I May Be Short, But Don't You Dare Call Me Cute

by Jennifer Hudak
Originally Published: 

“Well,” she replied in an offhand way, “he said, ‘Jen’s OK, but she’s too short.'”

Stunned, I could only shrug, nod and say, “That’s true, I am.”

I’d always been the shortest kid in the class, but this was the first time I was aware of my height as something that might define me as a person. Prior to that conversation with Diane, there were a lot of adjectives I could have used to describe myself: smart, funny, loyal, talented. But after that moment, the first word I used to describe myself, even in my own head, was “short.”

I’m 4 feet 9 inches tall, in case you’re wondering. I like to believe that, at age 43, I’ve come a long way from those days back in fourth grade, but the thing about being short is that you’re constantly reminded of how short you are. Hooks are placed too high on the wall. You can never sit in a movie theater without peering from side to side around someone else’s head. When you ride the subway on a steamy summer day, you are exactly armpit level with the other commuters.

And, of course, there are the verbal reminders, usually from strangers:

“You’re the shortest person I’ve ever met!”

“How tall are you, anyway?”

“I’ve never met anyone shorter than me before!” This one upsets me the most. I would never, ever say this to anyone although maybe that’s just because I’ve never had the opportunity.

There are dozens of witty comebacks that I’ve memorized and never used. Mostly, I feel like asking these people, “Do you think no one has ever said this to me before? Do you think I don’t know how short I am? That I’ve somehow forgotten?”

In the years following that conversation with Diane, I learned exactly what it meant to be short. As a teenager, it meant that I was sweet and cute, and also un-dateable: everyone’s adorable little sister. I got used to people placing their elbows on top of my head and declaring, “You make a great armrest!” At parties I stood in the corner, wishing I would be asked to dance but secretly terrified that, if I were, I would look ridiculous reaching up for a boy’s shoulders. I teetered around in high heels, aware that I wasn’t fooling anyone.

Underneath my senior photo in my high school yearbook are the words, “Don’t call me cute!” Cute sounds like a compliment, but it felt like a box everyone put me in, and I was starting to feel claustrophobic.

I went out of state to a college where I didn’t know a single soul, and once there, I worked hard to shatter the stereotype my petite form suggested. I lifted weights and learned how to punch. I became outspoken and political. I refused to be patronized.

During my graduation ceremony, I was recognized for winning a prestigious fellowship. When the college president called my name, I stood up. I looked into the audience and saw everyone craning theirs heads around, trying to find me because when I stood up, I was the same height as everyone who was sitting down. The guy next to me whispered, “Stand on a chair, so they can see you!” “No way,” I hissed through my smile and sat back down with flaming cheeks.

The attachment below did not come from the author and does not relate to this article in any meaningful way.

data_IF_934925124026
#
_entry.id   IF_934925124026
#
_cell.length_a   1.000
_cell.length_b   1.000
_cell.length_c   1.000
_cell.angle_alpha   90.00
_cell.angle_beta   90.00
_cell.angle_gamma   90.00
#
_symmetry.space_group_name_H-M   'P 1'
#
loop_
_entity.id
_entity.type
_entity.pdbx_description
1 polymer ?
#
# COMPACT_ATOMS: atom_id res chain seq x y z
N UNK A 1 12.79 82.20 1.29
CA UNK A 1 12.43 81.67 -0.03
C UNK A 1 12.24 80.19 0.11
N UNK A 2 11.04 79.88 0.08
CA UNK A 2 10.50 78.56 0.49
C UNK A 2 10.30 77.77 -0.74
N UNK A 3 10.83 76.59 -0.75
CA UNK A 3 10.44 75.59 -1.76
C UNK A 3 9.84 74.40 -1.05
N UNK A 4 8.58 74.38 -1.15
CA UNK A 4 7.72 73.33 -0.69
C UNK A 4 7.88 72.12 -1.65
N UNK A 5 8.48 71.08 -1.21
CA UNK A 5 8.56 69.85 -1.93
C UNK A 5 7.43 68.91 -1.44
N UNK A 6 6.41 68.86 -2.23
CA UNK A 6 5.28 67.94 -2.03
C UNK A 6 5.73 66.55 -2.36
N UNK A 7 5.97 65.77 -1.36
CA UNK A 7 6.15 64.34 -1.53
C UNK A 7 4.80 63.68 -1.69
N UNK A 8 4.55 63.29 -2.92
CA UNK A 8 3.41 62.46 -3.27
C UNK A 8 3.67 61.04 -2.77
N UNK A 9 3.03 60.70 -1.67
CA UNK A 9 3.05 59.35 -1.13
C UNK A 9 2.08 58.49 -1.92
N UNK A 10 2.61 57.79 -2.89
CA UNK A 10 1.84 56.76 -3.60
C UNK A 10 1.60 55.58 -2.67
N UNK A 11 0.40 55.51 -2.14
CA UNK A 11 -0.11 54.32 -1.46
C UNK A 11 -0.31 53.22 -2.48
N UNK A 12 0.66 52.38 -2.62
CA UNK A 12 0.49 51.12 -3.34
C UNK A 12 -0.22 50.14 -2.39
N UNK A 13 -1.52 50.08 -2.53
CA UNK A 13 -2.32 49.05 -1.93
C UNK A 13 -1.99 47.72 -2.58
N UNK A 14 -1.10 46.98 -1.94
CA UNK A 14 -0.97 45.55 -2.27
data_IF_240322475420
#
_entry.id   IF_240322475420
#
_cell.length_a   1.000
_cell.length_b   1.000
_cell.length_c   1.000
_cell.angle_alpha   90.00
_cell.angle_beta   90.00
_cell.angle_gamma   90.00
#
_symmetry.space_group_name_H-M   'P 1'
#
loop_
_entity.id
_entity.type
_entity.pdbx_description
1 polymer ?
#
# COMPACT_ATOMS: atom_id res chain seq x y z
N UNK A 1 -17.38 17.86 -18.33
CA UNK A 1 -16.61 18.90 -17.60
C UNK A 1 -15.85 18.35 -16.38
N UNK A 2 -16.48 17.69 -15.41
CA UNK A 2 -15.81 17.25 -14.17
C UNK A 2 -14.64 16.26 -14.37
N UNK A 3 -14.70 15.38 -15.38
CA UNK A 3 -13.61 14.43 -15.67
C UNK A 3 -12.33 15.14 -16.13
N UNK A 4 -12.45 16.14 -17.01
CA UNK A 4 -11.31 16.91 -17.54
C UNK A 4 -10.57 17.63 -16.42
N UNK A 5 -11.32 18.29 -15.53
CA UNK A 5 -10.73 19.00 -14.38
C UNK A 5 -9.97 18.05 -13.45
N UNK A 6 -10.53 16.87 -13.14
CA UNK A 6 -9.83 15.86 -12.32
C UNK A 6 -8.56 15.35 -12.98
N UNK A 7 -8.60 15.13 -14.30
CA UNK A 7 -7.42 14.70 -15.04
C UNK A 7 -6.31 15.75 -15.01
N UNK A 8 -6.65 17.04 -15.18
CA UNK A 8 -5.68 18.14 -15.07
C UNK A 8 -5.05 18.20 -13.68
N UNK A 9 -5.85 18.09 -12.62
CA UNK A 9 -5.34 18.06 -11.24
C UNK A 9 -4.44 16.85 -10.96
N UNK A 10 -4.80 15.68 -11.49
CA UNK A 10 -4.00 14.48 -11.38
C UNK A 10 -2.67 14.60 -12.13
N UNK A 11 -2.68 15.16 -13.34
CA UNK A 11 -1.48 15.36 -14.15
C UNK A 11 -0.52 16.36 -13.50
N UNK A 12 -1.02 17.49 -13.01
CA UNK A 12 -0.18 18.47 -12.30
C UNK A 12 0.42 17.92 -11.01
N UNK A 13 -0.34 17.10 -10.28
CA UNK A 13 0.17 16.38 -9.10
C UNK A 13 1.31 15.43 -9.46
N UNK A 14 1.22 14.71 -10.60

I used to cry to my mother about the indignities of being short. She can relate: She’s only 4 feet 10 inches tall. At age 72, she still has people patting her on the head and telling her how adorable she is. (And by the way, if you think that this will be appreciated by the person whose head you’re patting, you’re wrong.) But she’s mellowed out about her height, and for the most part, I have too. I remind myself that short people have an easier time with yoga balance poses because our center of gravity is lower. I can stretch out my legs on airplanes, and when people call me cute, I am able—most of the time—to smile graciously and remember that they probably mean well.

Maybe it’s the wisdom that comes with middle age, but acceptance feels a lot easier now. My whole childhood I simultaneously fought against my height and defined myself by it. It’s exhausting to be so divided against oneself. The thing is, these bodies are all we have. They are not simply shells; they are the means by which we experience the world, and the means by which we discover who we are. If we hate our bodies, how can we ever love ourselves?

I married a man who is 5 feet 9 inches tall. This makes him a full foot taller than me, and I admit that I adore having someone in the house who can reach the high cabinet without a step stool. Every once in a while, I stand on a chair so that we’re eye level and look around the room. I remember my college graduation, how I remained on the floor, invisible, as if by climbing up on the folding chair I’d only be broadcasting my difference. Sometimes in my dreams I’ll climb right up—and I’ll wave—and people will see me standing there, and they’ll applaud and cheer.

Now, standing on a chair in my kitchen, I place my arm around my husband’s shoulders, my husband who might never have fallen in love with me if I were taller because I wouldn’t be me.

“Wow,” I say. “This is how you see the world.”

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